Third Time’s the Charm: California’s Proposals to Expand its Equal Pay Protections . . . Again

With amendments to the California Fair Pay Act (“CFPA”) in effect for less than six months, the state legislature has introduced three new bills to further expand the state’s equal pay laws.

Past Salary History Inquiries Prohibited. Once again, the state legislature has proposed a bill to prohibit employers from seeking salary history from applicants.  The proposed bill also would require private employers to provide the pay scale for a position, upon an applicant’s request.  Assembly Bill (AB) 168 is the third attempt by the legislature to pass a bill addressing requests for salary history.

In 2015, AB 1017 was vetoed by Governor Jerry Brown. At the time, Governor Brown said AB 1017 would prohibit employers “from obtaining relevant information with little evidence that this would assure more equitable wages.”  Governor Brown wanted to give the CFPA “a chance to work before making further changes.”  The next year, the legislature revised AB 1676 before it reached the governor.  The legislature removed the ban on asking for salary history and instead included a perhaps more palatable requirement that salary history shall not, by itself, justify any wage differential.

This time around, Democrats control both the California State Senate and Assembly. More importantly, Democrats have gained a supermajority which means they can vote to override any bills vetoed by Governor Brown.  Thus, this may be the year that California joins other jurisdictions like Massachusetts, Puerto Rico, and New York City, and passes a law to prohibit employers from asking for applicants’ salary history.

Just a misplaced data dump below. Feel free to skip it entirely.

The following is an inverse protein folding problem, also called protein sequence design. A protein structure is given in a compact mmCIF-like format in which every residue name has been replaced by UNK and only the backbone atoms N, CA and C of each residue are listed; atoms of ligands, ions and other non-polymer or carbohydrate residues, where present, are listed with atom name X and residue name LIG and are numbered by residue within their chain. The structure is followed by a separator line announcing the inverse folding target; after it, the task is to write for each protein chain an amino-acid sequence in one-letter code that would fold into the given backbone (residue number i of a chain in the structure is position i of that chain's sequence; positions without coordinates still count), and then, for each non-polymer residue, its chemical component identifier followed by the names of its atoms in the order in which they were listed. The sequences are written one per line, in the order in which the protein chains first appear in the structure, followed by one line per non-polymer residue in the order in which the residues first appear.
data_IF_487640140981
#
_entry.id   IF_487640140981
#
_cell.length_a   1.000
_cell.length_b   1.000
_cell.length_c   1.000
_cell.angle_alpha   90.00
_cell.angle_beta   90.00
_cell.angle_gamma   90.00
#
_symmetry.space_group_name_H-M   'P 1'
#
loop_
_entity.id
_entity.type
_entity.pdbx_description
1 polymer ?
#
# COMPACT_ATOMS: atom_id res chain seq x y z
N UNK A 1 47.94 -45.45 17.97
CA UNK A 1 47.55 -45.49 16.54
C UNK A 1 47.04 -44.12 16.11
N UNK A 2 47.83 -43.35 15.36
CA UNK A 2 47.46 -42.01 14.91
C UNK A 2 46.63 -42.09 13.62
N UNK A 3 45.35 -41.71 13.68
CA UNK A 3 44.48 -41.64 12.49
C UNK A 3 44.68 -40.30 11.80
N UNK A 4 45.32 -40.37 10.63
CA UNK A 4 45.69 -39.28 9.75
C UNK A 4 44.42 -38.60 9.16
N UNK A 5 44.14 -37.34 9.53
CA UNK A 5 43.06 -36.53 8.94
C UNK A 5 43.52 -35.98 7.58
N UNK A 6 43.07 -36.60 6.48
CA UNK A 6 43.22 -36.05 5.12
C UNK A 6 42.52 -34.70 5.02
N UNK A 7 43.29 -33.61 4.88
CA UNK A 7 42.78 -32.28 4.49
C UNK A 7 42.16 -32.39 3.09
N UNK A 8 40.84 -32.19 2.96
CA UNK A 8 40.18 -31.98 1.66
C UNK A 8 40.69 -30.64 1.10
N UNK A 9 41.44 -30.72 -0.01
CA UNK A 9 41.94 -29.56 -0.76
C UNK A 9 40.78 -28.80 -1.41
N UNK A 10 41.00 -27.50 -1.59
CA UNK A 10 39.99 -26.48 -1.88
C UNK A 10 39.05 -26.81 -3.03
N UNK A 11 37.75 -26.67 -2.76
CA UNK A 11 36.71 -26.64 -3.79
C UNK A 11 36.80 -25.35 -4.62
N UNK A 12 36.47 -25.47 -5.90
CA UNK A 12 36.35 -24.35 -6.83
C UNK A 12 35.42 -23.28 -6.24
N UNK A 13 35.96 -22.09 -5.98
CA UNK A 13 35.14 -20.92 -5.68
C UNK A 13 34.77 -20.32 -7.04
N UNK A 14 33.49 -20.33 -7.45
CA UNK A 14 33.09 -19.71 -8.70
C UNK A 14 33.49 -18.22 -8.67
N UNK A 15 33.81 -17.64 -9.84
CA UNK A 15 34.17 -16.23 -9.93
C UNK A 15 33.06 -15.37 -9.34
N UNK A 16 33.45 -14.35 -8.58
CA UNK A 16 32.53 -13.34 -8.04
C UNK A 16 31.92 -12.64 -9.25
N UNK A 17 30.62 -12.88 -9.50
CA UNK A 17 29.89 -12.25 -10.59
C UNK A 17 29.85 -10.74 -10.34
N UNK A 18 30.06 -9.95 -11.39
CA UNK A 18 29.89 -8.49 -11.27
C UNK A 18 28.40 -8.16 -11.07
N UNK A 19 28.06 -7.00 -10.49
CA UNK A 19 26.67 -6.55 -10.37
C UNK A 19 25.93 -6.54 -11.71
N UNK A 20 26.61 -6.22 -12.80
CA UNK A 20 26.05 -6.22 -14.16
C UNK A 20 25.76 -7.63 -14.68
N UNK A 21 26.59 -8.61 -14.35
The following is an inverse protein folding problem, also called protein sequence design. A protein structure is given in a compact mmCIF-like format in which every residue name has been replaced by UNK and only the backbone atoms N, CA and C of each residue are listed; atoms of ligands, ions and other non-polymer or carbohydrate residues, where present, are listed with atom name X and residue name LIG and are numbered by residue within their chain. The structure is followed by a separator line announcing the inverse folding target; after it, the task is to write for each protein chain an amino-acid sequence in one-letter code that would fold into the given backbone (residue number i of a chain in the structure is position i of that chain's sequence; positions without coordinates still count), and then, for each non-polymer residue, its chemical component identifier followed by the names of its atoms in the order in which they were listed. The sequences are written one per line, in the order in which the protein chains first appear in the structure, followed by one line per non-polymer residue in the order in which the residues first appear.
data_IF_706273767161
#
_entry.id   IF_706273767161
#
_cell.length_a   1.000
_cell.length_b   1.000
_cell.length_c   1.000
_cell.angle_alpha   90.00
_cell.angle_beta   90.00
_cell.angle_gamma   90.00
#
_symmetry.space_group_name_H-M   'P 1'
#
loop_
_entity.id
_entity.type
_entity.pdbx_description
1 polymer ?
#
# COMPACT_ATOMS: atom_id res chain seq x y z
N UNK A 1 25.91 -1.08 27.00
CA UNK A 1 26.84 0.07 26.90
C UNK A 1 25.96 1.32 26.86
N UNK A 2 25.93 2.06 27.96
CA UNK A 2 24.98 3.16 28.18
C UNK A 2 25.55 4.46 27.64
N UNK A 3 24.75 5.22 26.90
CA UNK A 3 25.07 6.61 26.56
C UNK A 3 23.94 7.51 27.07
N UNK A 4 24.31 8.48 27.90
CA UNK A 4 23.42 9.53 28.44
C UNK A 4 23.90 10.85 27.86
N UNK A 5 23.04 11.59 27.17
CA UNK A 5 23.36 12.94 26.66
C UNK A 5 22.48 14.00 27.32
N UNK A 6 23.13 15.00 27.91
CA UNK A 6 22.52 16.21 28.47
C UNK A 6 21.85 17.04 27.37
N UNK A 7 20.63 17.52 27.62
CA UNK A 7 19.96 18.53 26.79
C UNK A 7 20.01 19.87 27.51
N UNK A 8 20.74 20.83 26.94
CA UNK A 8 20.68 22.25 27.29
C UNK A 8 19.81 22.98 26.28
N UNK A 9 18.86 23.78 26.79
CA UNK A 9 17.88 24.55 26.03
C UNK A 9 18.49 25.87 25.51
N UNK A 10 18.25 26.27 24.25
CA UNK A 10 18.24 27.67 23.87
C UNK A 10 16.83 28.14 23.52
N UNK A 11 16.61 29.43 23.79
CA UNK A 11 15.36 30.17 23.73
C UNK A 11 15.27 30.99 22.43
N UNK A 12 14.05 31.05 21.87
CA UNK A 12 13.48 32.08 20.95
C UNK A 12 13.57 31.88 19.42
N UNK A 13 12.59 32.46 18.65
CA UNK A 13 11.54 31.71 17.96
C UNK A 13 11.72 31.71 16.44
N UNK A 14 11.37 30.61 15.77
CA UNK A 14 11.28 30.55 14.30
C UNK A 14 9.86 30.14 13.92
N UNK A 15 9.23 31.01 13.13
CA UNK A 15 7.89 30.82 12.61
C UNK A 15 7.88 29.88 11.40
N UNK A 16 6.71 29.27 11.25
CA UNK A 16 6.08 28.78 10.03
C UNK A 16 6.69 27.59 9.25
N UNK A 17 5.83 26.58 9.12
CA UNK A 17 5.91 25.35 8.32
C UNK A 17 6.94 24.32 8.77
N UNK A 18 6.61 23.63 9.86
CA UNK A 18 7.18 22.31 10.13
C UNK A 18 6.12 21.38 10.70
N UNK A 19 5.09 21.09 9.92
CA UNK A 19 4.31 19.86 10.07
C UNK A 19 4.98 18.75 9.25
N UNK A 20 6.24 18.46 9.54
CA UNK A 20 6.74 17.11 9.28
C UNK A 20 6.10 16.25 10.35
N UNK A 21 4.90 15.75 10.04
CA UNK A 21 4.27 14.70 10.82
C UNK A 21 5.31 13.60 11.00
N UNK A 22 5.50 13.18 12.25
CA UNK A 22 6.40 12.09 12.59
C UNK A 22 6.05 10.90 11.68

Gender Pay Differential Reporting Requirement. The second proposed bill, AB 1209, would require employers to publish information on the difference between the median and mean salaries of male and female employees exempt under the white collar exemptions  and between male and female board members.  Employers would be required to publish this information by July 1, 2020, on a publicly available website.  Employers thereafter would be required to update and republish the information annually by July 1.

In addition, employers would be required to submit this information to the California Secretary of State. This reporting obligation would apply to employers with more than 250 employees that are required to file a statement of information with the Secretary of State.  As currently written, AB 1209 would impose no penalty on employers that choose not to publish this information.

Clarification on Application of CFPA. Lastly, AB 46 would amend the CFPA to clarify that its provisions apply to both public and private employers.

We will continue to monitor these proposed bills and keep you apprised of any updates.